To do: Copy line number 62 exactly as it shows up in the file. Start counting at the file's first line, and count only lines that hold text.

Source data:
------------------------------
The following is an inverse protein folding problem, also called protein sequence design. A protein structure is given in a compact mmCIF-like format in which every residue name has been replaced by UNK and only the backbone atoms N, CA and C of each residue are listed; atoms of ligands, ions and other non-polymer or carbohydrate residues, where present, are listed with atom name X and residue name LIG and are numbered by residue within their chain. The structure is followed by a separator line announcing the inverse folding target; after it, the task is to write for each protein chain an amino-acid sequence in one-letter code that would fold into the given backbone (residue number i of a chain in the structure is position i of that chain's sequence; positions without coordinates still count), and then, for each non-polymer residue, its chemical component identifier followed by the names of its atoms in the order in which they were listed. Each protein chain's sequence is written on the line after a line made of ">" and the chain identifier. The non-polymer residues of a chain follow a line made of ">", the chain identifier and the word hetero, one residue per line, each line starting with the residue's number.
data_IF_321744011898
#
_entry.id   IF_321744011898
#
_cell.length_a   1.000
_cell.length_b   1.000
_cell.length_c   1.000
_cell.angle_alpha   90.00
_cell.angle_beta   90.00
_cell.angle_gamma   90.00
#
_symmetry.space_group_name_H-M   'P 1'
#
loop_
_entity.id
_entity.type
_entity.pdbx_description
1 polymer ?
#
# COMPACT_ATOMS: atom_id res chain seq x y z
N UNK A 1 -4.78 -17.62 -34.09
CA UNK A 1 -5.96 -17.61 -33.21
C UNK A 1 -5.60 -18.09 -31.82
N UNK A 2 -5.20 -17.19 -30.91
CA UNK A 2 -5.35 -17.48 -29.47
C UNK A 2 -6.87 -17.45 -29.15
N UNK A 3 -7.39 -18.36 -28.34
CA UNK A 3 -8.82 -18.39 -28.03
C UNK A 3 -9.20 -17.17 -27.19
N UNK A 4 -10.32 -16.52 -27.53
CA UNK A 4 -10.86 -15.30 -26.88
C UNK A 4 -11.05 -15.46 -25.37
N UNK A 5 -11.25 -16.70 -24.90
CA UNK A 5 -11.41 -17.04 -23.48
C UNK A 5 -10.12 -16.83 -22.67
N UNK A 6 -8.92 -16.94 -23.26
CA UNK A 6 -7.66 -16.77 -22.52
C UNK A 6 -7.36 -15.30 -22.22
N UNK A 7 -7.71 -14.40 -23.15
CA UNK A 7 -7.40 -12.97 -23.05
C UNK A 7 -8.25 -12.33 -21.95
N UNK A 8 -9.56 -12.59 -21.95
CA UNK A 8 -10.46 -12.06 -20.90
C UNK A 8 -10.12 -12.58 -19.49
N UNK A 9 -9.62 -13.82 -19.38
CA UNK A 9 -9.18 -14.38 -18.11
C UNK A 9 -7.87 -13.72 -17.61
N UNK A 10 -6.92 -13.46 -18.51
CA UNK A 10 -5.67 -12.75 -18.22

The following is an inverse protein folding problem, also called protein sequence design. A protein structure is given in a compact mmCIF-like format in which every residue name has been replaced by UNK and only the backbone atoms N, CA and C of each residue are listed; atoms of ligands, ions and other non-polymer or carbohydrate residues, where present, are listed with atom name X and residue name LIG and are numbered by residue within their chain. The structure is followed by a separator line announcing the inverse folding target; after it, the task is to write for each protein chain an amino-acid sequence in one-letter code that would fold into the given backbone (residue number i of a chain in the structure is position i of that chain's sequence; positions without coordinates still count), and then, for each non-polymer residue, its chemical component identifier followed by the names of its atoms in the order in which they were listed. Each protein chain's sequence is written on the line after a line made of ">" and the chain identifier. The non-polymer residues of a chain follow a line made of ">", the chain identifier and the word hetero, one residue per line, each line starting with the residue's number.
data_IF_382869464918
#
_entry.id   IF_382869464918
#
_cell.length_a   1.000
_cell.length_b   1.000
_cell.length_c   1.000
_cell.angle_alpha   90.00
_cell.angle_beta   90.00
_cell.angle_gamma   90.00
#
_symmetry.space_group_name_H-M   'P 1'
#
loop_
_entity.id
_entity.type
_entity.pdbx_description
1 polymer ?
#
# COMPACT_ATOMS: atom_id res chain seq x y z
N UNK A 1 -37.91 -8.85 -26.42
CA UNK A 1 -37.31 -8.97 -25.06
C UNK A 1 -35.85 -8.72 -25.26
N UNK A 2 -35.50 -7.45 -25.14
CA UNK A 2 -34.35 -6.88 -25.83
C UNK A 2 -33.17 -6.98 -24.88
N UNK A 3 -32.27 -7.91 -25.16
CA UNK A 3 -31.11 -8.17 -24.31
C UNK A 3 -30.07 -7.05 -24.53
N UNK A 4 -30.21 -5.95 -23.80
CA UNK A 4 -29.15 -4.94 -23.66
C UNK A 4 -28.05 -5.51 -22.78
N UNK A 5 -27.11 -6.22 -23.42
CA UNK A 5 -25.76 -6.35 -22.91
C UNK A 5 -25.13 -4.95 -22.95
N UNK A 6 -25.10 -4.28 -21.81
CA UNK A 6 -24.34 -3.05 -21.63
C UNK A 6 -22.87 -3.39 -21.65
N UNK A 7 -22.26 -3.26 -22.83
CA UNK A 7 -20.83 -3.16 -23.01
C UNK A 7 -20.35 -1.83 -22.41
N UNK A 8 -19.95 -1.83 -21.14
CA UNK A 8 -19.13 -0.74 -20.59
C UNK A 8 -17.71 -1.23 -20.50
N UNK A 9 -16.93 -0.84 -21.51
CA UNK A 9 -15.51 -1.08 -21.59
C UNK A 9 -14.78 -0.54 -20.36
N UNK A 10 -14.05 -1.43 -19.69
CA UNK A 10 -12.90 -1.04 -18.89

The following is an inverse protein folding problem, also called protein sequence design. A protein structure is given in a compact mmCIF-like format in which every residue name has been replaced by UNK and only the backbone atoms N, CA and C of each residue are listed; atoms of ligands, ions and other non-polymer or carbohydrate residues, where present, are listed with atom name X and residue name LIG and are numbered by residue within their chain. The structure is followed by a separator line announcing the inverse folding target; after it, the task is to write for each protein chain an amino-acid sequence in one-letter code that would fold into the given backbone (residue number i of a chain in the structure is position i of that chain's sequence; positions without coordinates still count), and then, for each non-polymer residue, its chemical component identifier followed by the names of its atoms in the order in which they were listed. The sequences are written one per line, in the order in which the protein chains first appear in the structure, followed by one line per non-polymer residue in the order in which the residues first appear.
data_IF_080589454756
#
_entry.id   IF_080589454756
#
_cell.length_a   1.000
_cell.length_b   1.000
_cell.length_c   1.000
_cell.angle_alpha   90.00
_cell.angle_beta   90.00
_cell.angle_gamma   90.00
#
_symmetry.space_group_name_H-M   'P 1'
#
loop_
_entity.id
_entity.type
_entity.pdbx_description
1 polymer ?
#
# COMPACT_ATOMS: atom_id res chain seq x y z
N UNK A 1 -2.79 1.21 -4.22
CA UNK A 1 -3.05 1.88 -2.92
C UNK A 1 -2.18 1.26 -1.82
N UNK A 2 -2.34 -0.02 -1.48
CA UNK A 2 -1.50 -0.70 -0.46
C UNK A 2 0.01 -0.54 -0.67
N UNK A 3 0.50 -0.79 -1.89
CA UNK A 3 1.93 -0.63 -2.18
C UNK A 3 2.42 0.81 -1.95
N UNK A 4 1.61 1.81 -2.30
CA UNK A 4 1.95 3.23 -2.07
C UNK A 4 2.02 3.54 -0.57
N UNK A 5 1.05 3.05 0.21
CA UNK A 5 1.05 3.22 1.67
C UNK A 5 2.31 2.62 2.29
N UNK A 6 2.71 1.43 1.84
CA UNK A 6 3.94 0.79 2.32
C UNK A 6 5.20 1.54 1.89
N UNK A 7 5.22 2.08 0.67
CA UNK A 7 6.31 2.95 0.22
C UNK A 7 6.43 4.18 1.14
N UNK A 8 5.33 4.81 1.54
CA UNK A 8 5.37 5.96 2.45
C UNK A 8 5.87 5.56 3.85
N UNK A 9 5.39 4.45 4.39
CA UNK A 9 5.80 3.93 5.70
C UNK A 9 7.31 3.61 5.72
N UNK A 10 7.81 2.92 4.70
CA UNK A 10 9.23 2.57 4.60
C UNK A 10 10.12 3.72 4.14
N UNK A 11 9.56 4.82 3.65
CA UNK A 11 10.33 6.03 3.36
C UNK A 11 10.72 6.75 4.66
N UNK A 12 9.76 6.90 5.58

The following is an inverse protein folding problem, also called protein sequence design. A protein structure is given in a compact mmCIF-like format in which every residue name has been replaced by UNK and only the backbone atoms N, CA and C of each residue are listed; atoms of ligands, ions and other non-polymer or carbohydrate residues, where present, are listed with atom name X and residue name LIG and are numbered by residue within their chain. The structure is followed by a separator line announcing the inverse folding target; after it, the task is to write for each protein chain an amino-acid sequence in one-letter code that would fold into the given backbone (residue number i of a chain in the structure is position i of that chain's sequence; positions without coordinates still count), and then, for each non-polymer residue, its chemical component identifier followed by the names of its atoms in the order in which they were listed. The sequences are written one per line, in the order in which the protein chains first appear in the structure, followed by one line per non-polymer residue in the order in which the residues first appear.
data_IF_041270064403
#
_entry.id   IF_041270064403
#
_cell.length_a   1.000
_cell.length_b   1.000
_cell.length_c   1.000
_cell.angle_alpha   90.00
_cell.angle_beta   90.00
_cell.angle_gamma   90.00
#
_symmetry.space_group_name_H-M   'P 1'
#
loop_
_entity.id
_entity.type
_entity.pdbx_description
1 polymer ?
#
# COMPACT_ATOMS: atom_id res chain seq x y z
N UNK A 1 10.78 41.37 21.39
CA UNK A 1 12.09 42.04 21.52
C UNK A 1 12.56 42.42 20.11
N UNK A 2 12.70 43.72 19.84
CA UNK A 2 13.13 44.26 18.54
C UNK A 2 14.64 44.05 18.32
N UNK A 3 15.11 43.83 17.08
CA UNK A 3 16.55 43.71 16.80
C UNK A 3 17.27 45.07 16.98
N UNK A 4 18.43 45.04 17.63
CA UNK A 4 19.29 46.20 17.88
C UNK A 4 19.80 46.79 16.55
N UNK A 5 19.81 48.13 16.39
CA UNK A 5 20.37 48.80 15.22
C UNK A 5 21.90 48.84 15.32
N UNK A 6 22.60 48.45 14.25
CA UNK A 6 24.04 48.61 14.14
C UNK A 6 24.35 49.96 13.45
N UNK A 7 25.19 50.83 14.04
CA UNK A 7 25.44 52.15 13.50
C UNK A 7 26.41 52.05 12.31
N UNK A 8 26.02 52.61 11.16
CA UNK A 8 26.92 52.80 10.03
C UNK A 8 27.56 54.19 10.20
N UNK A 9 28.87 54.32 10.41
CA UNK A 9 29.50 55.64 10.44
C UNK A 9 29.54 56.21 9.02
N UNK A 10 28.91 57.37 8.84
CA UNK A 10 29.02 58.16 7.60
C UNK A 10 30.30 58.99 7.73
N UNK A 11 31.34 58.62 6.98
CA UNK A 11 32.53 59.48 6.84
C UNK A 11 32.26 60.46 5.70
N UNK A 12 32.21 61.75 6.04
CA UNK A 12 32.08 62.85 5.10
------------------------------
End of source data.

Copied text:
#